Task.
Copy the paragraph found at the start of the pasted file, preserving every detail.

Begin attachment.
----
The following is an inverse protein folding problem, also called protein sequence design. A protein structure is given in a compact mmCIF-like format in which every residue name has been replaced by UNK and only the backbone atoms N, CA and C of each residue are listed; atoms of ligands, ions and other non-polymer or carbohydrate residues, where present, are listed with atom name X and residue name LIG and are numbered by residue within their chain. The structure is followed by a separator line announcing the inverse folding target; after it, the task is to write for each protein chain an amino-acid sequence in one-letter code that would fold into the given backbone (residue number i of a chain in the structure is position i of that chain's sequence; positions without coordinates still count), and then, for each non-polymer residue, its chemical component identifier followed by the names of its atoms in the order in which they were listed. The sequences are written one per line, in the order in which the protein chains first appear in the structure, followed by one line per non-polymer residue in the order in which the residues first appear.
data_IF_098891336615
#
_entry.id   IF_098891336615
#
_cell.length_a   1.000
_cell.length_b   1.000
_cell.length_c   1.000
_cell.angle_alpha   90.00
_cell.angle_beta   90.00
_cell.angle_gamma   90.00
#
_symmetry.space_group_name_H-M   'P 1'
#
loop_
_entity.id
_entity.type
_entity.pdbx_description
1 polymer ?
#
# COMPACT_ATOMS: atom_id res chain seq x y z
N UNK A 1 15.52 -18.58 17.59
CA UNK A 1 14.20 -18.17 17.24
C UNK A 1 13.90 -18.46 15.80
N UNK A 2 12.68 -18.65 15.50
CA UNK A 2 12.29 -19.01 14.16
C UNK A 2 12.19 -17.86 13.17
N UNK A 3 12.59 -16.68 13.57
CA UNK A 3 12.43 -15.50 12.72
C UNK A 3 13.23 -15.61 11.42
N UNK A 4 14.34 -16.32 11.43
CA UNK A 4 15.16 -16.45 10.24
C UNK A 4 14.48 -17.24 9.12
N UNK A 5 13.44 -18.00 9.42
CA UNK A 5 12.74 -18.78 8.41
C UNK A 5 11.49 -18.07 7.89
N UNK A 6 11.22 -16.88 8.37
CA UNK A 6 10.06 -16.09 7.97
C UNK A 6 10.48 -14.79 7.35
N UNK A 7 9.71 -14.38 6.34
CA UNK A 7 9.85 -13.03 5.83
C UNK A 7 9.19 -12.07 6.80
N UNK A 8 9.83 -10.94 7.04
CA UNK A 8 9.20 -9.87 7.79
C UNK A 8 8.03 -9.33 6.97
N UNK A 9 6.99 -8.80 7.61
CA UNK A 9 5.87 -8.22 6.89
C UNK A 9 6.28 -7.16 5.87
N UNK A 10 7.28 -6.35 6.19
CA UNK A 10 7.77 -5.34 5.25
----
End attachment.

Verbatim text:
The following is an inverse protein folding problem, also called protein sequence design. A protein structure is given in a compact mmCIF-like format in which every residue name has been replaced by UNK and only the backbone atoms N, CA and C of each residue are listed; atoms of ligands, ions and other non-polymer or carbohydrate residues, where present, are listed with atom name X and residue name LIG and are numbered by residue within their chain. The structure is followed by a separator line announcing the inverse folding target; after it, the task is to write for each protein chain an amino-acid sequence in one-letter code that would fold into the given backbone (residue number i of a chain in the structure is position i of that chain's sequence; positions without coordinates still count), and then, for each non-polymer residue, its chemical component identifier followed by the names of its atoms in the order in which they were listed. The sequences are written one per line, in the order in which the protein chains first appear in the structure, followed by one line per non-polymer residue in the order in which the residues first appear.